|Point||N. lat.||W. long.|
| The intersection of 43°58.0′N. latitude and the US-Canada Maritime Boundary.|
| Points M9 and M10 are intended to fall along and are connected by the US-Canada Maritime Boundary.|
| The intersection of 35°28.0′N. latitude and the outward limit of the U.S. EEZ.|
(4) Mackerel, squid, and butterfish bottom trawling restricted areas. (i) Oceanographer Canyon. No permitted mackerel, squid, or butterfish vessel may fish with bottom trawl gear in the Oceanographer Canyon or be in the Oceanographer Canyon unless transiting. Vessels may transit this area provided the bottom trawl gear is stowed in accordance with the provisions of paragraph (b) of this section. Oceanographer Canyon is defined by straight lines connecting the following points in the order stated (copies of a chart depicting this area are available from the Regional Administrator upon request):
|Point||N. lat.||W. long.|
(ii) Lydonia Canyon. No permitted mackerel, squid, or butterfish vessel may fish with bottom trawl gear in the Lydonia Canyon or be in the Lydonia Canyon unless transiting. Vessels may transit this area provided the bottom trawl gear is stowed in accordance with the provisions of paragraph (b) of this section. Lydonia Canyon is defined by straight lines connecting the following points in the order stated (copies of a chart depicting this area are available from the Regional Administrator upon request):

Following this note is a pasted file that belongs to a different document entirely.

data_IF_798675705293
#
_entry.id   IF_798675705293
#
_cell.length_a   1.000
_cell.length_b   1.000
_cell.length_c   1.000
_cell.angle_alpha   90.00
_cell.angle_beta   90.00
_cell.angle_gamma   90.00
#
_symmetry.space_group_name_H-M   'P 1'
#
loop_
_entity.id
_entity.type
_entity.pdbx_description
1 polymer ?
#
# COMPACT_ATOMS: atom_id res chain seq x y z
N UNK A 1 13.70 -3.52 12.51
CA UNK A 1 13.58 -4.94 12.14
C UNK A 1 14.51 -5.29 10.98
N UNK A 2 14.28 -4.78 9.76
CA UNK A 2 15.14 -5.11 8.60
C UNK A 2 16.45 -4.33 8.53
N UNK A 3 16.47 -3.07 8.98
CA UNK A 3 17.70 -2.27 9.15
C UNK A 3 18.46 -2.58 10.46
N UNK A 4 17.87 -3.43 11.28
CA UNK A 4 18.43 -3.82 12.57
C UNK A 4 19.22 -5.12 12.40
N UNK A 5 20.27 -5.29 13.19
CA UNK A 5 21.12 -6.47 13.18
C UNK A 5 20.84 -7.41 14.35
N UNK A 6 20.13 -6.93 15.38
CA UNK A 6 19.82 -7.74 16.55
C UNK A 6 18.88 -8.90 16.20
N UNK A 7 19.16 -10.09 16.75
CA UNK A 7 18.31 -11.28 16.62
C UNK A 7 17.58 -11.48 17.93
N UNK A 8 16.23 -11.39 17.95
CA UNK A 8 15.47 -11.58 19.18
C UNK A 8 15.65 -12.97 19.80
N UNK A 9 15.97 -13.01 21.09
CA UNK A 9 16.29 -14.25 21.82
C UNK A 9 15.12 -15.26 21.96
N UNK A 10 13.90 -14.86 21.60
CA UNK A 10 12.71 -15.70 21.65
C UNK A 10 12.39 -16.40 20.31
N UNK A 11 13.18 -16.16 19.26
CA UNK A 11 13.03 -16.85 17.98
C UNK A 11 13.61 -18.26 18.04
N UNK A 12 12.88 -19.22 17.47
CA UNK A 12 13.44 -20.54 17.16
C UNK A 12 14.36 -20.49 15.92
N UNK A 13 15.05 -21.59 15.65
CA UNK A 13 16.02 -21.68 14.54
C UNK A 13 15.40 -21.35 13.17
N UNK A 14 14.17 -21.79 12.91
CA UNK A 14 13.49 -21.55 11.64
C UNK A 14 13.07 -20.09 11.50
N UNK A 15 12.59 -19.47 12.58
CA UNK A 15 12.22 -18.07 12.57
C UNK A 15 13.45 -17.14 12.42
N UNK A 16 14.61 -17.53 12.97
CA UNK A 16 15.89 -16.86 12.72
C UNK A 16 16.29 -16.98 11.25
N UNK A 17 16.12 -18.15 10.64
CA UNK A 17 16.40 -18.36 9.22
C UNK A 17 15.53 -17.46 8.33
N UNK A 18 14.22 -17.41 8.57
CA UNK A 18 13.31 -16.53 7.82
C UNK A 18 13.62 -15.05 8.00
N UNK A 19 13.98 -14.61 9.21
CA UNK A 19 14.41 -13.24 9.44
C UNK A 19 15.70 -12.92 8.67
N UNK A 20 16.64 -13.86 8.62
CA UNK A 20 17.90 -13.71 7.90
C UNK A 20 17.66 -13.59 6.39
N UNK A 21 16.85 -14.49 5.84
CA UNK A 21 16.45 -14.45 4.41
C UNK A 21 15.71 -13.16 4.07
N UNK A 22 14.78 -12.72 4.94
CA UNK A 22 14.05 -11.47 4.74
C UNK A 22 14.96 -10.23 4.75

|Point||N. lat.||W. long.|
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3. In § 648.24, paragraphs (b)(1), (c)(1)(iii) and (c)(3) are revised and paragraph (b)(6) is added to read as follows: End Amendment Part
Start Amendment Part
Fishery closures and accountability measures.
* * * * *
(b) * * *
(1) * * *
(i) Mackerel commercial sector EEZ closure. NMFS will close the commercial mackerel fishery in the EEZ when the Regional Administrator projects that 95 percent of the mackerel DAH is harvested, if such a closure is necessary to prevent the DAH from being exceeded. The closure of the commercial fishery shall be in effect for the remainder of that fishing year, with incidental catches allowed as specified in § 648.26. When the Regional Administrator projects that the DAH for mackerel will be landed, NMFS shall close the commercial mackerel fishery in the EEZ, and the incidental catches specified for mackerel in § 648.26 will be prohibited.